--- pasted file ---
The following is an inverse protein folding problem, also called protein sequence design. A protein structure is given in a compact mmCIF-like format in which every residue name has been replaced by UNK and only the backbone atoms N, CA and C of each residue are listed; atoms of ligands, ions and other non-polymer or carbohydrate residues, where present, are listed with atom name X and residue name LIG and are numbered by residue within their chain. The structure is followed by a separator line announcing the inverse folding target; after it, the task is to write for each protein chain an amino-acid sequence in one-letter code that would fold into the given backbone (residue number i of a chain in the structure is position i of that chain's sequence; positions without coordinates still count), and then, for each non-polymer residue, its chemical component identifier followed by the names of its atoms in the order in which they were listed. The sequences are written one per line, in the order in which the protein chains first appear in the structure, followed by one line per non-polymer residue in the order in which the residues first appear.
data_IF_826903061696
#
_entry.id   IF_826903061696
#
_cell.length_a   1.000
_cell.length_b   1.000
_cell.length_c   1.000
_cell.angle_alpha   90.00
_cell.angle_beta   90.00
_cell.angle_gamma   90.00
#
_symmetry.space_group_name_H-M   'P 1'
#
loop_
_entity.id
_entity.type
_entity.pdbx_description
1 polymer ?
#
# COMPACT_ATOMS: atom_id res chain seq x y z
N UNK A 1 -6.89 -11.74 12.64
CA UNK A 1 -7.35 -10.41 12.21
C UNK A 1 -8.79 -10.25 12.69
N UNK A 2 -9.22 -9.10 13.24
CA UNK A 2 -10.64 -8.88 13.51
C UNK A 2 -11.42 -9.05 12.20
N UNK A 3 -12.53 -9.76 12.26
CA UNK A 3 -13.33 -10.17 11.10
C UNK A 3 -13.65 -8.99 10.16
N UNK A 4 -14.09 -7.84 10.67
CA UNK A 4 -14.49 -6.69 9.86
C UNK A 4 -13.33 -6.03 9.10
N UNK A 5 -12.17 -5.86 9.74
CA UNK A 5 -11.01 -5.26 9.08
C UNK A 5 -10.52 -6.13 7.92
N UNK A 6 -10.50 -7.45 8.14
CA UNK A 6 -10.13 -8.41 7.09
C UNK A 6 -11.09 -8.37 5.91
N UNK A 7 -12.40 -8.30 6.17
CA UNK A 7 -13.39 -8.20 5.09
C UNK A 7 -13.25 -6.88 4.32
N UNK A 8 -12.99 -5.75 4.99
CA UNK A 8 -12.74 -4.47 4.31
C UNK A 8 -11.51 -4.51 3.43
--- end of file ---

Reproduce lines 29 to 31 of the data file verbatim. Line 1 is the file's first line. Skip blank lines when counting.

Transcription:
CA UNK A 3 -13.33 -10.17 11.10
C UNK A 3 -13.65 -8.99 10.16
N UNK A 4 -14.09 -7.84 10.67